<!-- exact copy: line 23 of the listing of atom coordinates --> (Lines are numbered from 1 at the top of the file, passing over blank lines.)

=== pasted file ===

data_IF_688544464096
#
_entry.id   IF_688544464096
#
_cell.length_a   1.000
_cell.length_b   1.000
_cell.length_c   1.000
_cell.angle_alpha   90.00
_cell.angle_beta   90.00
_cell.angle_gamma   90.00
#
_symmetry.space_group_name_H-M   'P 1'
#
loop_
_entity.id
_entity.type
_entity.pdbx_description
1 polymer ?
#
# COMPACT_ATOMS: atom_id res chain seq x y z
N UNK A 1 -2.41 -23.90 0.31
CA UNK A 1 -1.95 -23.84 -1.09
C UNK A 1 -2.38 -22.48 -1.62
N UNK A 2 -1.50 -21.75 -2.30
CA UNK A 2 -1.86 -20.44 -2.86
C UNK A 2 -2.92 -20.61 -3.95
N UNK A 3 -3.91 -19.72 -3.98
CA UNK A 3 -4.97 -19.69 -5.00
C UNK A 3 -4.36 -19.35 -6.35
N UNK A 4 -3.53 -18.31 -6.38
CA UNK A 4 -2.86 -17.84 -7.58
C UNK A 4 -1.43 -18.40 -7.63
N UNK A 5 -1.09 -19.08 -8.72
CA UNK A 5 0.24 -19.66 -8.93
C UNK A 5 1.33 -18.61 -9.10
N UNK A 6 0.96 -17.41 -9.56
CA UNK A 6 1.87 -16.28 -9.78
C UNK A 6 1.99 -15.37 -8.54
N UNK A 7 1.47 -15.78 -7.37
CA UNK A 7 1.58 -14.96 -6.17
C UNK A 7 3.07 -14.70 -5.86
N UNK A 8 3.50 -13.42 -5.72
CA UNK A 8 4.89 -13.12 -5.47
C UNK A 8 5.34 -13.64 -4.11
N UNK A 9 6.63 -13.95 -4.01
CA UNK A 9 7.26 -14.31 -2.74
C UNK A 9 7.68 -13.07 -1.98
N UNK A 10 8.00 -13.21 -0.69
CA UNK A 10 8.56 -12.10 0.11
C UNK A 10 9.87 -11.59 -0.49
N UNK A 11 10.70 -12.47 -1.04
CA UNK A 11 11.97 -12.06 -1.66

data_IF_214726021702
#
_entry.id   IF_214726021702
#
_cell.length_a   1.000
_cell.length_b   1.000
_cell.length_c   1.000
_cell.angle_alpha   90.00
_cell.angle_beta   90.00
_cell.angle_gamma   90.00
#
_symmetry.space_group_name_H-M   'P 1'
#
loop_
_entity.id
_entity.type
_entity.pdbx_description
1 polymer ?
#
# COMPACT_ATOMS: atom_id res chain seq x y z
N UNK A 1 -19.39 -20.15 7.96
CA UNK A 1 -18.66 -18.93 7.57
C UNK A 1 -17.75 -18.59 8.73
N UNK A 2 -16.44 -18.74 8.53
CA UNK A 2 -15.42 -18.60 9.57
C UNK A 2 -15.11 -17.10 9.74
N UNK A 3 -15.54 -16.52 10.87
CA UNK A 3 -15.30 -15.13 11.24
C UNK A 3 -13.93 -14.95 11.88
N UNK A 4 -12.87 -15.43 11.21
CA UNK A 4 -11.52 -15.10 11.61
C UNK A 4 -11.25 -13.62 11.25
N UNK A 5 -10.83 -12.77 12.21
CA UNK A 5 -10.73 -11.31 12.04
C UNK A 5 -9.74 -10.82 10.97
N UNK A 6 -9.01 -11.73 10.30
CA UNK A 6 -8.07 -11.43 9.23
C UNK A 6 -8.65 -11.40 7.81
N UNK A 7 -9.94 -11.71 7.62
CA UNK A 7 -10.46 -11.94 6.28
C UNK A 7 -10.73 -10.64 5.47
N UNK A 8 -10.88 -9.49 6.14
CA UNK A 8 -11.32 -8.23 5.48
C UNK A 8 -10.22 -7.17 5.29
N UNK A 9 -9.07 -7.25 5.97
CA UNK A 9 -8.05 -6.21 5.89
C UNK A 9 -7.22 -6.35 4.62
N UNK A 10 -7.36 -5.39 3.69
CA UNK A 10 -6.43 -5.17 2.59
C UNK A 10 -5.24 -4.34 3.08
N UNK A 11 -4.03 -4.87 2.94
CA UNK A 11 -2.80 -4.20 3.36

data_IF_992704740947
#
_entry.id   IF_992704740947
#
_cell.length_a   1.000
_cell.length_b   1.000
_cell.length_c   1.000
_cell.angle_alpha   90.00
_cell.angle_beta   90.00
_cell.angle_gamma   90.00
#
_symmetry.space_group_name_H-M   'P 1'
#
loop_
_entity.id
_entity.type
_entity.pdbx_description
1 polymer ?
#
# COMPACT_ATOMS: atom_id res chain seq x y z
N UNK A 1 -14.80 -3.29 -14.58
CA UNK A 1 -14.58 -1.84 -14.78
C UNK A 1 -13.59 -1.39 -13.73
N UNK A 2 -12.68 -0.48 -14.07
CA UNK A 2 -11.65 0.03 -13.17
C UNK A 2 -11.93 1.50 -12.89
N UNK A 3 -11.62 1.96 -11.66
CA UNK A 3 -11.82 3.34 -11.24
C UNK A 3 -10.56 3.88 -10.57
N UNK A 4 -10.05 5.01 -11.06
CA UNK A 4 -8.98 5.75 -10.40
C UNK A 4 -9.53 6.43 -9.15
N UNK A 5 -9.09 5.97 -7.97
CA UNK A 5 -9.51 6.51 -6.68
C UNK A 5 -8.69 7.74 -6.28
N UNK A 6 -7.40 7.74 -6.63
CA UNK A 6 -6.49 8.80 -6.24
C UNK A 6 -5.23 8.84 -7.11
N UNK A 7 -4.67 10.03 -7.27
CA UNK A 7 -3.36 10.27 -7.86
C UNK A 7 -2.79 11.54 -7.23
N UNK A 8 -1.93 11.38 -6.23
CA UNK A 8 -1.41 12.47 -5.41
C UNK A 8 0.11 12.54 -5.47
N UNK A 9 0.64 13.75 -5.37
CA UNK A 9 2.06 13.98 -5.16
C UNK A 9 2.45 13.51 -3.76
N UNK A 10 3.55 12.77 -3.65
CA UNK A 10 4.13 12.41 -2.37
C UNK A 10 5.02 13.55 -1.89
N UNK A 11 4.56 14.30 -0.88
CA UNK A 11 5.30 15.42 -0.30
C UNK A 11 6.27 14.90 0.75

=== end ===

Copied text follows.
C UNK A 1 -2.38 -22.48 -1.62